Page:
The divided and unfocused
opposition political parties: Although the Constitution allows the formation of political parties in Article 21 (4), the mushrooming thereof is alarming. One wonders whether all these political parties have the interest of the electorates at heart. Are the leaders of these parties there for their bellies or to serve the interests of the Namibian people? The majority of these parties lack ideology or direction. Namibian opposition political parties should learn from Kenya’s previous experience where Moi kept on winning the elections despite getting fewer votes at the expense of divided opposition with many combined votes. It was the realization of such reality by the Kenyan parties to form a united front that they managed to unseat Moi in the late nineties.
Nationalism vacuum: Namibians should have moved forward nationally, but it seems the country is reversing the national tide. We seem to be having many nations within one country. Why can’t the vibrant young leaders like Amupanda and Swartbooi come together and form the Namibian EFF similar to what Malema is heading in South Africa? Both of them seem to be sharing ideas of having soft spots for the under-trodden in terms of land and economic empowerment. Each of them seems to be having political bases in their areas of origin. Amupanda might argue that his stronghold is in the city of Windhoek, but it will be beneficial if he merges with Swartbooi and vice versa.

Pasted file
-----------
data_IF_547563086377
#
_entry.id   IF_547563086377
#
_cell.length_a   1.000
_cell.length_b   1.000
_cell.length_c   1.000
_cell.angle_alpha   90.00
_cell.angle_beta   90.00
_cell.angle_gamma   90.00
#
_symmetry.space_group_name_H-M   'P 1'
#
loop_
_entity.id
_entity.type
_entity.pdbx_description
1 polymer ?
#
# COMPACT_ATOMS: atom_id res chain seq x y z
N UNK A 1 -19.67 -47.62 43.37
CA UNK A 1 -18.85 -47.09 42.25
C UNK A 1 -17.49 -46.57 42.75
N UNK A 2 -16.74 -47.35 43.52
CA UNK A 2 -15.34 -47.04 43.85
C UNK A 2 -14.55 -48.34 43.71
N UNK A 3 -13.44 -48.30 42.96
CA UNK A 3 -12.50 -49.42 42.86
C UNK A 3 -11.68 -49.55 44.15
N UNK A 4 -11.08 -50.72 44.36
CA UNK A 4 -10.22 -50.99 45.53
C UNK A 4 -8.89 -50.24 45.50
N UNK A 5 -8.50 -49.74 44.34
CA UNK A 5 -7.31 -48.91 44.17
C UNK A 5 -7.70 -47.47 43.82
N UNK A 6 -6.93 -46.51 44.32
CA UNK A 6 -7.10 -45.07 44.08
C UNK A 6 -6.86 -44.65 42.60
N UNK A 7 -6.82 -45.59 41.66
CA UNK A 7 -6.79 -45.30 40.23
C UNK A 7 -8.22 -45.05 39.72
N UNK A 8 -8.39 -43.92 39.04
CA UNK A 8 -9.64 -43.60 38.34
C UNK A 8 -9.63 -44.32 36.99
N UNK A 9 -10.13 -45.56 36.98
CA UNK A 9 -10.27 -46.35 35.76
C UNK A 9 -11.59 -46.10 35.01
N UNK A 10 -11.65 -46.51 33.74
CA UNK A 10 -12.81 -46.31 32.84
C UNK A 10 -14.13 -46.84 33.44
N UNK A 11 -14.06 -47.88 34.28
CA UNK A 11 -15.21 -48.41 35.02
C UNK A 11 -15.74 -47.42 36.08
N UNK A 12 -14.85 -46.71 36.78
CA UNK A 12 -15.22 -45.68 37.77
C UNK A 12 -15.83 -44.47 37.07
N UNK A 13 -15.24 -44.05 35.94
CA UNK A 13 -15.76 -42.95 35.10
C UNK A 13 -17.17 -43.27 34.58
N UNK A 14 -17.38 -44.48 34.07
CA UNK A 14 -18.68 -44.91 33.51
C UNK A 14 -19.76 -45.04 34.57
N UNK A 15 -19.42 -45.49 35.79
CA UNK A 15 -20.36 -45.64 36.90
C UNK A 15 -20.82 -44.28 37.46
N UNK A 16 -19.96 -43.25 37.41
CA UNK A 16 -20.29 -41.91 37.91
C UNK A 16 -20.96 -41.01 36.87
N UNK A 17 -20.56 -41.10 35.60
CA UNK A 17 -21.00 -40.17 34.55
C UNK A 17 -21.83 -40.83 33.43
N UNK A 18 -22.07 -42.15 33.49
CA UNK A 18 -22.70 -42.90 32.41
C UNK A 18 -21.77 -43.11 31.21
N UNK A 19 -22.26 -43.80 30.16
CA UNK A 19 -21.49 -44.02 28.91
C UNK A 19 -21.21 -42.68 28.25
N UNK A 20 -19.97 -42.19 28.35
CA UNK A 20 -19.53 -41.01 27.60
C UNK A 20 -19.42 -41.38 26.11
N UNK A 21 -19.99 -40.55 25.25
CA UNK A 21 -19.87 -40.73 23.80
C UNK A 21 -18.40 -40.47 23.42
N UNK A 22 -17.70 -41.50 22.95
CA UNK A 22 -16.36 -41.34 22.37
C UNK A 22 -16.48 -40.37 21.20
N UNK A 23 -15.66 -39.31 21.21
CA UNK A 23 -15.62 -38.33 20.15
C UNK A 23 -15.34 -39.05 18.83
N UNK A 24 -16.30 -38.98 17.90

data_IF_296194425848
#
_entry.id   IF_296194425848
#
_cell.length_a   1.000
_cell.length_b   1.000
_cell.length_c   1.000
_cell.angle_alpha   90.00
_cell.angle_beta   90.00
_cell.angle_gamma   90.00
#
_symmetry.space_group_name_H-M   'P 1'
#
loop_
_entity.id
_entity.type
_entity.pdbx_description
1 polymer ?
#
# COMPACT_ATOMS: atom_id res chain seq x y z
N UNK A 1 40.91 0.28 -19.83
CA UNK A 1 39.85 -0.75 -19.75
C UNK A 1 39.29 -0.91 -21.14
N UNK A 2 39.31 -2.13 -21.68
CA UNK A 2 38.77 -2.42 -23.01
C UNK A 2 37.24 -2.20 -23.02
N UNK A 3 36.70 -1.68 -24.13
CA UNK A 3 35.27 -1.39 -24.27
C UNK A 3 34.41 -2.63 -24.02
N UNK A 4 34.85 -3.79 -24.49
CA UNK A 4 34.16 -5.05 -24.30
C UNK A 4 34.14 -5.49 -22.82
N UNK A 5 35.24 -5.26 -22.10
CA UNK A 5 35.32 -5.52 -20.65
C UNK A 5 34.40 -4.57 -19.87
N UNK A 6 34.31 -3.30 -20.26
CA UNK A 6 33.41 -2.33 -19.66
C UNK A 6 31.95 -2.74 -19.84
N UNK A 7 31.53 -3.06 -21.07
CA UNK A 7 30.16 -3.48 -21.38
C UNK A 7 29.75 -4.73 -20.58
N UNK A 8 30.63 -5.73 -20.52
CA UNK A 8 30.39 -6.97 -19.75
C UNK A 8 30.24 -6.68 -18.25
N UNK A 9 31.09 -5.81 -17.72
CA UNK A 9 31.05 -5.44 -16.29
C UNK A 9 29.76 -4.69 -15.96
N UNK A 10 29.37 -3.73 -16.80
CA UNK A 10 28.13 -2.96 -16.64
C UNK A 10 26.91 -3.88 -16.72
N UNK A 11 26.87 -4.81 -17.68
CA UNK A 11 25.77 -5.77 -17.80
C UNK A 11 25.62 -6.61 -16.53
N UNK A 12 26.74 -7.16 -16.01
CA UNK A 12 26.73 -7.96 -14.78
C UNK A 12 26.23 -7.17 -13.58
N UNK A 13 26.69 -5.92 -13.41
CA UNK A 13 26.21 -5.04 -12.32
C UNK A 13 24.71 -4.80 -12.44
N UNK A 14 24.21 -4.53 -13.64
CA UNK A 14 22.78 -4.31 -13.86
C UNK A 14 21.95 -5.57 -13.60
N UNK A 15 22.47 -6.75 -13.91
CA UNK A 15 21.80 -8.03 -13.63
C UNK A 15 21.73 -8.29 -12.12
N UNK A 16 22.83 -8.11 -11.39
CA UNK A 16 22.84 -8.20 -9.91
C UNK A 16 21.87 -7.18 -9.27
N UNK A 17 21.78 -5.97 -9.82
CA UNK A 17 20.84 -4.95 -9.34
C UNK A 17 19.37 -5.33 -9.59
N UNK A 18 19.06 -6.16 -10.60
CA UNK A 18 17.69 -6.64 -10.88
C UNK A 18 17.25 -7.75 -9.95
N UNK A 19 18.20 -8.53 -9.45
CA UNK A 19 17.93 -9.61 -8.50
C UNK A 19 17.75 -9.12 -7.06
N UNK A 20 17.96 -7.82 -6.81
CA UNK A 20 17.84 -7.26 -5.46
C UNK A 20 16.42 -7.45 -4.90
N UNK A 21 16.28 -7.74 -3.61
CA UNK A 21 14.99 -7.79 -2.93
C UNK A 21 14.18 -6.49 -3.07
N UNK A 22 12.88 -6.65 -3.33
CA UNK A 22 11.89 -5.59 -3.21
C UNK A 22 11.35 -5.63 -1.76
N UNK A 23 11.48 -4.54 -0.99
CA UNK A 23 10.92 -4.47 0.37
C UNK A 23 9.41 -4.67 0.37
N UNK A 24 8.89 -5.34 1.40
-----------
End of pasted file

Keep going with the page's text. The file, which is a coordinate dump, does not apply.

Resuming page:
The terror campaign trail: It is a fact that as much as we may not believe this, in many parts of Namibia politicians intimidate and threaten voters by telling them that if they are not voted for, they will not bring development to those areas. The poor electorates will still be told that they will not receive drought relief food if they do not vote for the campaigning politician. The politicians can even go an extra mile by intimidating the electorates that he or she will be able to know who did not vote for him or her and the culprit would bear the consequences.
Buying of votes: This is very common in many parts of the country, in fact, it has become a trend of buying votes. Many political parties are involved in this corrupt system.
The national leaders sent to regions for campaigns know very well that contenders for positions have to ferry in already bought voters to voting stations. The problem is that people who are credible and genuine are left out. In fact, this system decampaigns the party itself because at the end, the winning candidate fails to deliver and people grumble and the person who shoulders the blame is the party machinery.
Lastly, the outburst and threats of the secretary-general of SWAPO, Sophia Shaningwa, on a recent video clip by One TV Africa, raises concerns. Is Shaningwa going to use party or taxpayers’ money to deal with Dr Panduleni Ithula the SWAPO independent candidate? We should accept that Namibia is a democracy and hence everybody has the right to any political views which the country can use to develop and for nation building.
* Prof. Makala Lilemba
University of Barotseland
Western Province, Zambia
2019-10-31 07:28:26 | 2 months ago